In January 1991, during one discussion at a meeting about a letter against the Gulf War, a suggestion was made to connect the issue to Palestine. Handwritten revisions read: “The government still gives de facto support to Israel’s occupation of Palestinian territories and of Southern Lebanon.” In March 1991, Nica News, a newsletter put out by the coalition, published an article stating that “we mourn for the people throughout the world–Palestinians, Cubans, Salvadorans, Haitians and Nicaraguans–who are now more threatened than ever by the diplomacy of gunboats and smart bombs.” Another flyer from 1991 published by BuzzFeed‘s Andrew Kaczynski states: “In 1967, Israel occupied the West Bank and Gaza Strip. The US has never condemned that action. Instead, the US sends the Israeli government–which recently massacred 21 Palestinians in Jerusalem–$10 million a day.”
The de Blasio campaign did not respond to questions inquiring about what the candidate thought about Palestine back then and whether he has changed his mind. But in a follow-up e-mail, Wilson told me that “I really can’t remember whether Bill had anything to do with [the statements on Palestine], although he undoubtedly knew they existed.”
After de Blasio left Latin America solidarity work, he planted his feet firmly in the world of Democratic politics. He worked for the mayoral administration of David Dinkins in the early 1990s. He went on to become a Clinton administration official at the Department of Housing and Urban Development, before he took the helm of Hillary Clinton’s New York Senate run in 2000. It was then that he forged close ties to the New York Jewish community, according to Ezra Friedlander, an Orthodox Jewish political consultant who has known de Blasio for over a decade.
When the Jewish community reacted with outrage at Hillary Clinton’s 1999 embrace and kiss of Yasser Arafat’s wife, it was de Blasio who was “instrumental” in smoothing ruffled feathers, according to the New York Times. During the controversy, de Blasio “stayed in close contact with Assemblyman Dov Hikind, concerned that Jewish leaders might endorse her Republican opponent,” the reporter David Chen reported in August. Hikind, an ardent supporter of right-wing Zionism, is close to de Blasio and has expressed support for his mayoral campaign, though he endorsed Bill Thompson in the primary.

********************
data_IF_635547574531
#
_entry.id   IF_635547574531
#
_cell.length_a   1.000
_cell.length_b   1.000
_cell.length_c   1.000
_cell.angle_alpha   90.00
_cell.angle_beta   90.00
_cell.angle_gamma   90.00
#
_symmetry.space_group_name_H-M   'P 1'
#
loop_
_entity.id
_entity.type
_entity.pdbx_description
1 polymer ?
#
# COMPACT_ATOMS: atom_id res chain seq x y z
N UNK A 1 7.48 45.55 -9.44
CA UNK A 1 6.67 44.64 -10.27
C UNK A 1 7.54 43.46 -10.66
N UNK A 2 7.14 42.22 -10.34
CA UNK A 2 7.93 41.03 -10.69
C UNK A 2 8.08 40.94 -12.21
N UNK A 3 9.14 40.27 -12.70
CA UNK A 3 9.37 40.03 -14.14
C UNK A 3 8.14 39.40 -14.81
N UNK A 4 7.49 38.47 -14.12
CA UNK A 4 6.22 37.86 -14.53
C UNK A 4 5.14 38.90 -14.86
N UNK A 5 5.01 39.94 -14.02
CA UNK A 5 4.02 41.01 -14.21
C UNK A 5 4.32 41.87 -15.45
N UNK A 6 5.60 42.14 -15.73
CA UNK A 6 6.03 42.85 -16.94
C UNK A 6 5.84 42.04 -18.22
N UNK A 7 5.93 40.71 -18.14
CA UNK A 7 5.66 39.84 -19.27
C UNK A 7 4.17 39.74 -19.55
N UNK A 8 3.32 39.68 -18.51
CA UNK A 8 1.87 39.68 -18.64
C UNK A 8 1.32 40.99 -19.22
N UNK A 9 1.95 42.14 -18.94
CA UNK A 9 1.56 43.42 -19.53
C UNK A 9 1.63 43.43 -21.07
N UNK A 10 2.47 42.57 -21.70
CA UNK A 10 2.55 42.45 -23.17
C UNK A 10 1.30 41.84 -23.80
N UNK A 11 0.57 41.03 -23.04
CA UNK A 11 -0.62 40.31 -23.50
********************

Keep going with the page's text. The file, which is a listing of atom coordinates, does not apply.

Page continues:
De Blasio continued his courtship of the Jewish community in Brooklyn during his campaign to represent the neighborhoods of Borough Park–a stronghold of Orthodox Judaism–Park Slope, Cobble Hill and more on the City Council. “Bill de Blasio is a guy who feels very comfortable in the Jewish community. It’s not a relationship he needs to develop,” Friedlander told me in a phone interview. “It’s been a part of his life for many years, and it’s a relationship that has grown over the years. There’s a strong bond. It’s a warm relationship.” Friedlander called de Blasio “very pro-Israel” and said that his past work on Nicaragua was “irrelevant.”
De Blasio is now hoping to turn those strong ties into a strong showing at the polls in November, when he goes head to head with Republican Joe Lhota, who is also making a bid for the Jewish vote. One Orthodox Jewish supporter of de Blasio’s, Leon Goldenberg, told the Jewish Week that he thought the candidate would do well among Orthodox communities, who usually vote in blocs. De Blasio has also garnered support from the progressive base of the Democratic Party, which includes a substantial portion of New York Jews. In September’s primary race, De Blasio won 39 percent of the Jewish vote, the most of any candidate.
De Blasio has gone hard-right on Israel during the campaign. In late August, he told the well-connected Orthodox radio host Zev Brenner that the New York City mayor “has to be a strong voice in support of Israel.” De Blasio also told Brenner that he has “stood up for Israel, whether it’s taking on the I think very, very wrongheaded movement to boycott, and disinvest from Israel. I’ve led the charge against that, whether you’re talking about the Park Slope Food Co-op or at Brooklyn College, I’ve stood against that divestment movement.” In 2012, de Blasio defended Israel as its air force rained down missiles on the Gaza Strip.
None of this rhetoric is a surprise to David Wilson, the former activist with the Nicaragua Solidarity Network of Greater New York.
“He’s a smart guy and he’s well-informed. And I can’t believe that he believes the things he says about the Middle East. It’s perfectly obvious that he’s saying the things New York City politicians say. I don’t know what he actually thinks, but he can’t think that,” Wilson told me. “There is a striking disparity between what he says now about Israel and what he thought about Nicaragua.”
The headline of this article is a nod to Ali Abunimah’s 2007 piece in the Electronic Intifada, titled “How Barack Obama learned to love Israel.”